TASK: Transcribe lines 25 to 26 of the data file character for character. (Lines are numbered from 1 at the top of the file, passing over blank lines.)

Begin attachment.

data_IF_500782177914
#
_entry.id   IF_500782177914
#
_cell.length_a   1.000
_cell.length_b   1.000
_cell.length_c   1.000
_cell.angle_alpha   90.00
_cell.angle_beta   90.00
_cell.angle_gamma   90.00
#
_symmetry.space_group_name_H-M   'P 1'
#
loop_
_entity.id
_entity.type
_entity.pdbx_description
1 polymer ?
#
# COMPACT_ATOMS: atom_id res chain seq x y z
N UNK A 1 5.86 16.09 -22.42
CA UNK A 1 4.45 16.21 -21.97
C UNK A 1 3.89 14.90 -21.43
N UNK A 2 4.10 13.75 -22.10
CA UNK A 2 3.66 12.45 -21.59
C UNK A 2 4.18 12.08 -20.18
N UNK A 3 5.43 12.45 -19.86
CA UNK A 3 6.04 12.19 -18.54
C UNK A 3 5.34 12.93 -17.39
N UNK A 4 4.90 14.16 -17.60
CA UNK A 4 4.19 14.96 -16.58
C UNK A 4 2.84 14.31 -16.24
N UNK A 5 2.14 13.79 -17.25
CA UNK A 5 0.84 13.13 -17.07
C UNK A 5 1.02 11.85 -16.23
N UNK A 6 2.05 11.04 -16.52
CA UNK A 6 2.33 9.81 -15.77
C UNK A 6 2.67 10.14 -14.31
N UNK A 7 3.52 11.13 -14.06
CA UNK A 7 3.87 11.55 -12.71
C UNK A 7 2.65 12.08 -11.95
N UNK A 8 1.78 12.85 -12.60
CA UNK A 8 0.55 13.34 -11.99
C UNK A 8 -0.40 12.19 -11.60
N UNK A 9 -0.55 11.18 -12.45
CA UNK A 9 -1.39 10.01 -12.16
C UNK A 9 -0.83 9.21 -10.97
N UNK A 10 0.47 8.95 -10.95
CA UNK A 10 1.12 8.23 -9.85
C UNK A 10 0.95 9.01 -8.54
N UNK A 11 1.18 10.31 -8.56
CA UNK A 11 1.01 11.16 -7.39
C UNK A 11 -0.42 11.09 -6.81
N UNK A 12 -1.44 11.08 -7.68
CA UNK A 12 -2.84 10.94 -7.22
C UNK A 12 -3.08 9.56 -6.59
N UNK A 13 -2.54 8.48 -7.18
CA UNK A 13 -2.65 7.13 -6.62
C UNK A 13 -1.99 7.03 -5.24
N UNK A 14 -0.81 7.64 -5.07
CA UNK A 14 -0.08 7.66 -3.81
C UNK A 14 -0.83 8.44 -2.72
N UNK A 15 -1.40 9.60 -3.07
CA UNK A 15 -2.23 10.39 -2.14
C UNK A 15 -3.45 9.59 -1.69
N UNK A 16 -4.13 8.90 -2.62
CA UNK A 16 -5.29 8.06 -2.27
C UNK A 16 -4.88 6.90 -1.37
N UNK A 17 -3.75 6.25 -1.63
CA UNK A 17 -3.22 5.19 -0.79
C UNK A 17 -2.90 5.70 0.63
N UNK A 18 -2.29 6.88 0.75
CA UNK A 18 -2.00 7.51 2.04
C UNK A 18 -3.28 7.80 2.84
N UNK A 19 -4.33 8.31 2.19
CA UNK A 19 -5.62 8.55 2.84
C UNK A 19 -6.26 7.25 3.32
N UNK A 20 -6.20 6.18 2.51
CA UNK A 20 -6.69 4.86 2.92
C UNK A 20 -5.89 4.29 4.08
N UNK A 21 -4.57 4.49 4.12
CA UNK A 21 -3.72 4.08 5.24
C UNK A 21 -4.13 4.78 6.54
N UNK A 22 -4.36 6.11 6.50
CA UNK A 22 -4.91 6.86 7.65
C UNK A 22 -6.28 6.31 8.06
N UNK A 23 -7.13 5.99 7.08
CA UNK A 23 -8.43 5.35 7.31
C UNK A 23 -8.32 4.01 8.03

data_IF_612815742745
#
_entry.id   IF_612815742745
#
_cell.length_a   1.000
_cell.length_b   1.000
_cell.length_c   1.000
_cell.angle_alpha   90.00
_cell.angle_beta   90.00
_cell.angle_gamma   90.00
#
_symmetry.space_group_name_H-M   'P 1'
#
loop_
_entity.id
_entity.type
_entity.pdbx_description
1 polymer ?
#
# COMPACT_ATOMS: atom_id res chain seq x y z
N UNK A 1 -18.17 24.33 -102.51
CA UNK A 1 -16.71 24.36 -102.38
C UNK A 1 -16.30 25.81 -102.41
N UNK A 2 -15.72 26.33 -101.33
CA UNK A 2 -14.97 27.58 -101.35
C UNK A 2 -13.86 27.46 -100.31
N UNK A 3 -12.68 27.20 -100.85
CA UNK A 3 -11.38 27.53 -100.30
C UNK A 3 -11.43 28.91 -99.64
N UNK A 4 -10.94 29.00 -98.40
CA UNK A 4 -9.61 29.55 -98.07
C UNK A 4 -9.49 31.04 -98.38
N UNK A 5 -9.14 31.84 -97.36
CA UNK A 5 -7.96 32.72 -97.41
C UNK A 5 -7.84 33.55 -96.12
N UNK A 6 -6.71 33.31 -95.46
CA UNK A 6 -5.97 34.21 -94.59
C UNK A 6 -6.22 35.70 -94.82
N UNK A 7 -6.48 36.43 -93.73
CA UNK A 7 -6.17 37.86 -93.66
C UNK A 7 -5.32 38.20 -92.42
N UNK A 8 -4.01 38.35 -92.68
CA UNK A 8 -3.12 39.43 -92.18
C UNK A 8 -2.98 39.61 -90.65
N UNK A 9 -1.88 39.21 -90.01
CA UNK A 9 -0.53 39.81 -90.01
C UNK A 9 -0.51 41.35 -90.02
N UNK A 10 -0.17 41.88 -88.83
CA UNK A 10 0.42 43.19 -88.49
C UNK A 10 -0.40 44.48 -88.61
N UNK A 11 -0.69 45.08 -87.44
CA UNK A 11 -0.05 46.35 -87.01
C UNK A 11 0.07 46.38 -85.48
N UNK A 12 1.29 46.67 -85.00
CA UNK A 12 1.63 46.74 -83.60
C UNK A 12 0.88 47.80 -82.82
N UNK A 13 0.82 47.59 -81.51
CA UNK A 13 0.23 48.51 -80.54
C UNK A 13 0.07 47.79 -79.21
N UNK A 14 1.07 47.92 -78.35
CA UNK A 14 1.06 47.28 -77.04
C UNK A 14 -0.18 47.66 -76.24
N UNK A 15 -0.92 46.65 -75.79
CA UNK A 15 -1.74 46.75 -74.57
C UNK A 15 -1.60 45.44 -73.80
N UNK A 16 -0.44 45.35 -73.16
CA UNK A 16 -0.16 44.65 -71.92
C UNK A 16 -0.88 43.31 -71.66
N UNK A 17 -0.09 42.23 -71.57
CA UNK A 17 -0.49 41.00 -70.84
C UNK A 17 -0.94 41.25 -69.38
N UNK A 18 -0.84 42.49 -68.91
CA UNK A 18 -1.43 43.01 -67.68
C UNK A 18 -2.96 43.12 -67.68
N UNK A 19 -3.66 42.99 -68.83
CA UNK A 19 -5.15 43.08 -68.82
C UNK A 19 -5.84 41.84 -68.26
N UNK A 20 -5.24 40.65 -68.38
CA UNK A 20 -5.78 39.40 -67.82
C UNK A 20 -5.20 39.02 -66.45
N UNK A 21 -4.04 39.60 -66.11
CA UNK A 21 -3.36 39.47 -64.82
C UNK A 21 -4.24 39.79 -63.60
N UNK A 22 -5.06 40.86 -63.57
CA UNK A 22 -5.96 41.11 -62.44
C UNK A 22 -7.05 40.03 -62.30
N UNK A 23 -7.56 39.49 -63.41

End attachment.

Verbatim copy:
CA UNK A 2 3.66 12.45 -21.59
C UNK A 2 4.18 12.08 -20.18